Body Parts and Property
Andrew Simpson, Roderick Paisley and Douglas Bain (eds), Northern Lights: Essays in Private Law in Honour of David Carey Miller (Aberdeen University Press, 2016 Forthcoming)
20 Pages Posted: 16 Aug 2015
Date Written: August 14, 2015
The argument of this paper is that, in Scots law, separated body parts are (and ought to be) capable of private ownership, and that on severance from the body they become the property of the person from whose body they are taken. It is further argued that, where patients consent to a medical procedure, they will normally be taken to have donated to the hospital authority any tissue removed in the course of that procedure. Both doctrinal and policy considerations are examined, including (among the former) the division of things deriving from Roman law, the boundary between property rights and personality rights, the distinction between donation and abandonment, and the doctrines of occupatio and specificatio. The argument is also developed in the light of the decision of the Court of Session in Holdich v Lothian Health Board  CSOH 197, 2014 SLT 495 where, as in the English case of Yearworth v North Bristol NHS Trust  EWCA Civ 37,  QB 1, a claim was being made in respect of distress, depression, and loss of the chance of fatherhood following damage to sperm being stored by the defenders.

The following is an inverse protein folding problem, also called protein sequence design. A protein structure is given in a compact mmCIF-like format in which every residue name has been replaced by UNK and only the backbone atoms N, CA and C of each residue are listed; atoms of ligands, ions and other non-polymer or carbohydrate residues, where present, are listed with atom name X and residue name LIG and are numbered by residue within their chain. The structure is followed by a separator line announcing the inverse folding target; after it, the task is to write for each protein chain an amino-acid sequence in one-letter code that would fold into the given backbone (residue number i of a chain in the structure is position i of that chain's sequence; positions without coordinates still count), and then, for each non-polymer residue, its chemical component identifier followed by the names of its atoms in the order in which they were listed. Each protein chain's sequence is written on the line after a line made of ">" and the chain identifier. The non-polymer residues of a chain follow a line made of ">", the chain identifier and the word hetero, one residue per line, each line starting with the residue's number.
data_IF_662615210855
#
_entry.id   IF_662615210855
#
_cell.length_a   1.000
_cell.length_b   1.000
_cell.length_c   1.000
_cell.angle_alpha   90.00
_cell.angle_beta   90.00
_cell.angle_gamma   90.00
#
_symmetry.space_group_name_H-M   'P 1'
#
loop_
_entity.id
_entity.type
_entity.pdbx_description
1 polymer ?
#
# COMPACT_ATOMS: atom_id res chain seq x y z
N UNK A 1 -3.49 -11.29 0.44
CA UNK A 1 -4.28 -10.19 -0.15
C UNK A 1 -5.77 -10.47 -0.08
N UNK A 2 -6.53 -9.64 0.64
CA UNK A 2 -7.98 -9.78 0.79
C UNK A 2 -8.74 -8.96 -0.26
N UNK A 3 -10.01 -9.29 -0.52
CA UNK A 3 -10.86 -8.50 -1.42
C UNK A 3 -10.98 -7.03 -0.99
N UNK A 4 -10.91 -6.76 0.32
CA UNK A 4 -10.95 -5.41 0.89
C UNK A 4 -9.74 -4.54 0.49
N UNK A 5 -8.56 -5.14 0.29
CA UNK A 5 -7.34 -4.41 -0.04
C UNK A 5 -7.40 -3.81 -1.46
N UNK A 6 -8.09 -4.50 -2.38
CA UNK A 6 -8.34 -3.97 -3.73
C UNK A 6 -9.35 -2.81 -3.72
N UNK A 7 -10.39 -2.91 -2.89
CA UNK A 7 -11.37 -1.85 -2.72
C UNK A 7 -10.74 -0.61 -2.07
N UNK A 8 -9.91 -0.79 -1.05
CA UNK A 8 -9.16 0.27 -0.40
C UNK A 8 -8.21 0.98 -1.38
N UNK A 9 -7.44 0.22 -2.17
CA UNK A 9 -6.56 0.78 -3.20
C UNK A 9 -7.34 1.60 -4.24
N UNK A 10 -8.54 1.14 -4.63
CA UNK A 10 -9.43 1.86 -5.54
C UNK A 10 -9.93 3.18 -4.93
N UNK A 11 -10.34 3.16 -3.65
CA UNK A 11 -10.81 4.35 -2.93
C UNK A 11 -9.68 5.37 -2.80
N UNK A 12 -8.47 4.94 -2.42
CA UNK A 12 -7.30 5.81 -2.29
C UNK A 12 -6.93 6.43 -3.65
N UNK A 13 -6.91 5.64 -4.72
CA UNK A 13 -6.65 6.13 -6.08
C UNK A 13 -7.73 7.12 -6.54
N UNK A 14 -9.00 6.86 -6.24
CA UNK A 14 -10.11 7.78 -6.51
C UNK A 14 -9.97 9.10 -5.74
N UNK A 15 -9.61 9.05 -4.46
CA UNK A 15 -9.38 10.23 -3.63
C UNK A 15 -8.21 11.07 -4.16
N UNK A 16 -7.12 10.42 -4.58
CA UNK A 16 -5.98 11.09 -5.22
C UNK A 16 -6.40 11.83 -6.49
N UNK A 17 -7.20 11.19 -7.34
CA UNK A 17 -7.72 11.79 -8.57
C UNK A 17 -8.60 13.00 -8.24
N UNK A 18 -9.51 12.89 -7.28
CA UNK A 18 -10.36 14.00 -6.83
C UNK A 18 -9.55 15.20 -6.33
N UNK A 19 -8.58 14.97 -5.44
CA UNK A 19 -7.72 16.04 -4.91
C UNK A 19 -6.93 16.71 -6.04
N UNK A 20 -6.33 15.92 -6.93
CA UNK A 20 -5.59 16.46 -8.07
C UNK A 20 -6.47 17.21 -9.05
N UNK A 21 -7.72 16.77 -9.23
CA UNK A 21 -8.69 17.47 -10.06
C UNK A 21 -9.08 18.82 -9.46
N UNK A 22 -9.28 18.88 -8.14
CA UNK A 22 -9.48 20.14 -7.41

Keywords: Law, Scots law, ownership of body parts, sperm, Holdich, Yearworth, division of things, donation, abandonment of property, occupatio, specificatio
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